My hydrangeas have pink flowers. Is it true I can make them change to blue? How do you do that? Can I also change my white hydrangeas to pink or blue?
The French hydrangea (Hydrangea macrophylla) is the one with the big, round, blue or pink clusters of flowers. The color of the flowers depends on the pH level of the soil – how acid or alkaline it is. French hydrangeas growing in alkaline soil have pink flowers; if the flowers are blue, that indicates that the soil is acid.
There’s a lot of science surrounding the explanation of soil’s pH that involves discussion of hydrogen ions in the soil – way beyond the scope of this column. One simple thing to remember is that pH is measured on a scale from 0 to 14; pH 7 is neutral, below 7 is acid, above 7 is alkaline. You can learn your soil’s pH level by having the soil tested at your county’s extension service.
You can change the soil’s pH level (and therefore, the color of the French hydrangea flowers) by adding lime to the soil, to make it more alkaline (pink). Add aluminum sulfate, to make it more acidic (blue). How much of either amendment to use depends on the soil type and current soil pH – a good reason to have the soil tested before you proceed.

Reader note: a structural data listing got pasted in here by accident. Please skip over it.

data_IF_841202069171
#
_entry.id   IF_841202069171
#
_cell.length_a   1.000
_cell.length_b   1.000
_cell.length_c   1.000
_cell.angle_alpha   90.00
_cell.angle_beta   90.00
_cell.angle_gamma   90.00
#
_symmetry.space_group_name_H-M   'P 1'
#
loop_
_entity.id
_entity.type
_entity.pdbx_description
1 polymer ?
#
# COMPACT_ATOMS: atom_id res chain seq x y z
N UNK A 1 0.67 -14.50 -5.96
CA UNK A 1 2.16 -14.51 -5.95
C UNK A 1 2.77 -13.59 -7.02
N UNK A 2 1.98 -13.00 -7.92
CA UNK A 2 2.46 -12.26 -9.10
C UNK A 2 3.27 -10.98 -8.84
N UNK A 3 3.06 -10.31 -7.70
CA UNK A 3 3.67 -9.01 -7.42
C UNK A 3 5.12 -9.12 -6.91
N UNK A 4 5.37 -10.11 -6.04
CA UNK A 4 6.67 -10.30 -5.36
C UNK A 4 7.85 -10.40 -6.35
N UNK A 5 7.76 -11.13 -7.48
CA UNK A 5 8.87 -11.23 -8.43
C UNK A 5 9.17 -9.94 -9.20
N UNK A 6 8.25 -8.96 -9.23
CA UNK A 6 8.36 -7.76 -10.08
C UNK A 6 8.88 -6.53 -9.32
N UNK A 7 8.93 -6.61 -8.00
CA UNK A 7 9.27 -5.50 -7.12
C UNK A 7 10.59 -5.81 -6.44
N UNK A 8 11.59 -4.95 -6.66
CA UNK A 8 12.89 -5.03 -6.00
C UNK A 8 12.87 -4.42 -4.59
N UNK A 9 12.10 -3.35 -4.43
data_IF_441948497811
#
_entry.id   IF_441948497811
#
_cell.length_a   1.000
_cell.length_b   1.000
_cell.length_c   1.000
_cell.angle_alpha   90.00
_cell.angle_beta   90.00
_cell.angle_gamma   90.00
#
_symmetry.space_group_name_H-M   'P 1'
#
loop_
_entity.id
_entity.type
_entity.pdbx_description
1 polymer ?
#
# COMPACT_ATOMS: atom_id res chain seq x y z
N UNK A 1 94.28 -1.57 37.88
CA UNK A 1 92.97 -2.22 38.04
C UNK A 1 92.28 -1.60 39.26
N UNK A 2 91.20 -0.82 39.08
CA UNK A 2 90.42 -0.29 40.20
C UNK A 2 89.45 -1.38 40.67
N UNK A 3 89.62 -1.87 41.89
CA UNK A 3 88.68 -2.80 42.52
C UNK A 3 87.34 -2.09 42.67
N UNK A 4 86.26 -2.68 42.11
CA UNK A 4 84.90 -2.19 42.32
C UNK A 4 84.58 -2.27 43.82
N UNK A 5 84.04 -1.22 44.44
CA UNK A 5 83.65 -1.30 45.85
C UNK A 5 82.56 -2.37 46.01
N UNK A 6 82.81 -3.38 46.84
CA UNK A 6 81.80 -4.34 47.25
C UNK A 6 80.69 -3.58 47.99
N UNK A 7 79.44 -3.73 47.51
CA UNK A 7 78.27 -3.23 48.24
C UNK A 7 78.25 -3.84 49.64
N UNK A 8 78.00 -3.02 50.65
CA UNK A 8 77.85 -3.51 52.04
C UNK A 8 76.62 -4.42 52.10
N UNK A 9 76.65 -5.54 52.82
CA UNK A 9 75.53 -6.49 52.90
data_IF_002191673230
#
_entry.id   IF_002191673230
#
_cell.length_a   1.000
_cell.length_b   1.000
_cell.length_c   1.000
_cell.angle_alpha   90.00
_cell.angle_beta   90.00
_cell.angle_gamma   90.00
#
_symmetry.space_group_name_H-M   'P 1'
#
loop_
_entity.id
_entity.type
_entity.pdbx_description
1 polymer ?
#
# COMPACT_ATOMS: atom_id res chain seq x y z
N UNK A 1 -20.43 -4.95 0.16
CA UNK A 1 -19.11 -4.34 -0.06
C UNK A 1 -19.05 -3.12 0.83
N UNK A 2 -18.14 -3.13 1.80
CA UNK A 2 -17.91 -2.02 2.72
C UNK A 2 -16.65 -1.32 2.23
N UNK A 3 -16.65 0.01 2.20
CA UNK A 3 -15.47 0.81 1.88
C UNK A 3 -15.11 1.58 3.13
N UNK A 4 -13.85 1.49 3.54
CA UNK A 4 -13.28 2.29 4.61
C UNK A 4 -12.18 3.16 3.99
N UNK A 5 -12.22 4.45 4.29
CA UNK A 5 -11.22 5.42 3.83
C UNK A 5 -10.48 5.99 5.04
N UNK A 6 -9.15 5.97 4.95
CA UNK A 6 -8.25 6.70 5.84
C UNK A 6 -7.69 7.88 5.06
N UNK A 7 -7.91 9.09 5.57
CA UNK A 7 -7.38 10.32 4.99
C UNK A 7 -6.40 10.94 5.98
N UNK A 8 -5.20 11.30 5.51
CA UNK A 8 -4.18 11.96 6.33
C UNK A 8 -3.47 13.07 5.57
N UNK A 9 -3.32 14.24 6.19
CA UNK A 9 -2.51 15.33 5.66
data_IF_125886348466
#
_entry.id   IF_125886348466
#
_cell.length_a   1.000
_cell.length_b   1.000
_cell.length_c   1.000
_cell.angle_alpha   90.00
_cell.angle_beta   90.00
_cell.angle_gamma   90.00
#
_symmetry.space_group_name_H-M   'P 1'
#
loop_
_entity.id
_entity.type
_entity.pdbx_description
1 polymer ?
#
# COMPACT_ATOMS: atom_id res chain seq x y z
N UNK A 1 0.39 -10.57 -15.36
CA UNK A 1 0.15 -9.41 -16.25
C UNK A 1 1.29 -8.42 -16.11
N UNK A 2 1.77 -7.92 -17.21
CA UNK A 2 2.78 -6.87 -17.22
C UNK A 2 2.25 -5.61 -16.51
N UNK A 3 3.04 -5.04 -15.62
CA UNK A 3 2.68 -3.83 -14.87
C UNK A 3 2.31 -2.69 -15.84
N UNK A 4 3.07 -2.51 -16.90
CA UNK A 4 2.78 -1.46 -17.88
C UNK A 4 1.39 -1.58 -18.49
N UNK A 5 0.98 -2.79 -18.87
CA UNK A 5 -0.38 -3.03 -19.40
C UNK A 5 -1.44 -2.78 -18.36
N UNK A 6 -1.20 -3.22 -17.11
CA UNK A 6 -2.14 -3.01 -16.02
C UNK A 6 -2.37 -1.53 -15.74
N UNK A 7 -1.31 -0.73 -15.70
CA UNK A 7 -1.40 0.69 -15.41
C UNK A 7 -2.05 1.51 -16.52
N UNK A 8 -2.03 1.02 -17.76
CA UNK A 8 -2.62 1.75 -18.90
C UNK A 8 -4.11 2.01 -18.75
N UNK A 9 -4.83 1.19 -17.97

The change doesn’t take place right away. Changing the pH of the soil this year will mean changing the color of next year’s blooms.
Soil pH doesn’t affect the color of white hydrangeas such as Annabelle (H. arborescens) or oakleaf (H. quercifolia). Their flowers are always white, though as they age, Annabelle flowers take on a green tint. Oakleaf hydrangea flowers mellow to a rosy pink shade